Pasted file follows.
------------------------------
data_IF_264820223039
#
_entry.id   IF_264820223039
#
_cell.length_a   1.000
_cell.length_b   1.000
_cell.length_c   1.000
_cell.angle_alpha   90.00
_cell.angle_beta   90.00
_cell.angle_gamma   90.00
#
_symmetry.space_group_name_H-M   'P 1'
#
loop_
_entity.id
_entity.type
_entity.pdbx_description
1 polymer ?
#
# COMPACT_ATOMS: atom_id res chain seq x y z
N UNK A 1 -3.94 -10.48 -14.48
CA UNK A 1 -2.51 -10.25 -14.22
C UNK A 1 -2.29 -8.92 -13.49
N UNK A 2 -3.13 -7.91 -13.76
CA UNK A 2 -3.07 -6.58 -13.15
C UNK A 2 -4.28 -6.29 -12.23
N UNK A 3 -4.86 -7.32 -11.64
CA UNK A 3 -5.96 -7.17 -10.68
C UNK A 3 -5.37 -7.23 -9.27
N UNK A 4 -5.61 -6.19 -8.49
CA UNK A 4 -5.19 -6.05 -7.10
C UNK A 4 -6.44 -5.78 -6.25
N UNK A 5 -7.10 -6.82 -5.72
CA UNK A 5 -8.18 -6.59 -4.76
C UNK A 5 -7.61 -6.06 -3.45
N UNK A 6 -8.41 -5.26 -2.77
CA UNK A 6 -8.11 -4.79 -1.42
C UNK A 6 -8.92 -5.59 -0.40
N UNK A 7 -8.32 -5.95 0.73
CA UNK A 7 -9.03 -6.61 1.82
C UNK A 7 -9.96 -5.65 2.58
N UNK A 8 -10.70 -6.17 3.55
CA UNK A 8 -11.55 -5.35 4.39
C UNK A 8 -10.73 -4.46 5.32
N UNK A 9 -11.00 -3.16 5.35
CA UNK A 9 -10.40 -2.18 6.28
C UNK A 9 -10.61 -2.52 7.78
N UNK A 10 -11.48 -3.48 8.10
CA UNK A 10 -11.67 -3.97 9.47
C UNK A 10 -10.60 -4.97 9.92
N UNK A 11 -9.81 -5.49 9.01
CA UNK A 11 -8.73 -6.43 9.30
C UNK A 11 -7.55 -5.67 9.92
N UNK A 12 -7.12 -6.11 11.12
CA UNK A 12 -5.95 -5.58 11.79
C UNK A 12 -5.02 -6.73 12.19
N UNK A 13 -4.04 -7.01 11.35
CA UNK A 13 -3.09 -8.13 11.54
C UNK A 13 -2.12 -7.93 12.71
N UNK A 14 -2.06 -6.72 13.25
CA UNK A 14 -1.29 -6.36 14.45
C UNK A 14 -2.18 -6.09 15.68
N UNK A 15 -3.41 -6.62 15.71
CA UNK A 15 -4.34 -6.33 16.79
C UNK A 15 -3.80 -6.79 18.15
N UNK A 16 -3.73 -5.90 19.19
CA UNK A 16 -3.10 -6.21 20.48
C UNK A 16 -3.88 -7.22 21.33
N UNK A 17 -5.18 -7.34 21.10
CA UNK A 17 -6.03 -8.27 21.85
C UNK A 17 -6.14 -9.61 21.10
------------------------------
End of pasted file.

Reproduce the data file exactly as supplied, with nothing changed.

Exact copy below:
data_IF_264820223039
#
_entry.id   IF_264820223039
#
_cell.length_a   1.000
_cell.length_b   1.000
_cell.length_c   1.000
_cell.angle_alpha   90.00
_cell.angle_beta   90.00
_cell.angle_gamma   90.00
#
_symmetry.space_group_name_H-M   'P 1'
#
loop_
_entity.id
_entity.type
_entity.pdbx_description
1 polymer ?
#
# COMPACT_ATOMS: atom_id res chain seq x y z
N UNK A 1 -3.94 -10.48 -14.48
CA UNK A 1 -2.51 -10.25 -14.22
C UNK A 1 -2.29 -8.92 -13.49
N UNK A 2 -3.13 -7.91 -13.76
CA UNK A 2 -3.07 -6.58 -13.15
C UNK A 2 -4.28 -6.29 -12.23
N UNK A 3 -4.86 -7.32 -11.64
CA UNK A 3 -5.96 -7.17 -10.68
C UNK A 3 -5.37 -7.23 -9.27
N UNK A 4 -5.61 -6.19 -8.49
CA UNK A 4 -5.19 -6.05 -7.10
C UNK A 4 -6.44 -5.78 -6.25
N UNK A 5 -7.10 -6.82 -5.72
CA UNK A 5 -8.18 -6.59 -4.76
C UNK A 5 -7.61 -6.06 -3.45
N UNK A 6 -8.41 -5.26 -2.77
CA UNK A 6 -8.11 -4.79 -1.42
C UNK A 6 -8.92 -5.59 -0.40
N UNK A 7 -8.32 -5.95 0.73
CA UNK A 7 -9.03 -6.61 1.82
C UNK A 7 -9.96 -5.65 2.58
N UNK A 8 -10.70 -6.17 3.55
CA UNK A 8 -11.55 -5.35 4.39
C UNK A 8 -10.73 -4.46 5.32
N UNK A 9 -11.00 -3.16 5.35
CA UNK A 9 -10.40 -2.18 6.28
C UNK A 9 -10.61 -2.52 7.78
N UNK A 10 -11.48 -3.48 8.10
CA UNK A 10 -11.67 -3.97 9.47
C UNK A 10 -10.60 -4.97 9.92
N UNK A 11 -9.81 -5.49 9.01
CA UNK A 11 -8.73 -6.43 9.30
C UNK A 11 -7.55 -5.67 9.92
N UNK A 12 -7.12 -6.11 11.12
CA UNK A 12 -5.95 -5.58 11.79
C UNK A 12 -5.02 -6.73 12.19
N UNK A 13 -4.04 -7.01 11.35
CA UNK A 13 -3.09 -8.13 11.54
C UNK A 13 -2.12 -7.93 12.71
N UNK A 14 -2.06 -6.72 13.25
CA UNK A 14 -1.29 -6.36 14.45
C UNK A 14 -2.18 -6.09 15.68
N UNK A 15 -3.41 -6.62 15.71
CA UNK A 15 -4.34 -6.33 16.79
C UNK A 15 -3.80 -6.79 18.15
N UNK A 16 -3.73 -5.90 19.19
CA UNK A 16 -3.10 -6.21 20.48
C UNK A 16 -3.88 -7.22 21.33
N UNK A 17 -5.18 -7.34 21.10
CA UNK A 17 -6.03 -8.27 21.85
C UNK A 17 -6.14 -9.61 21.10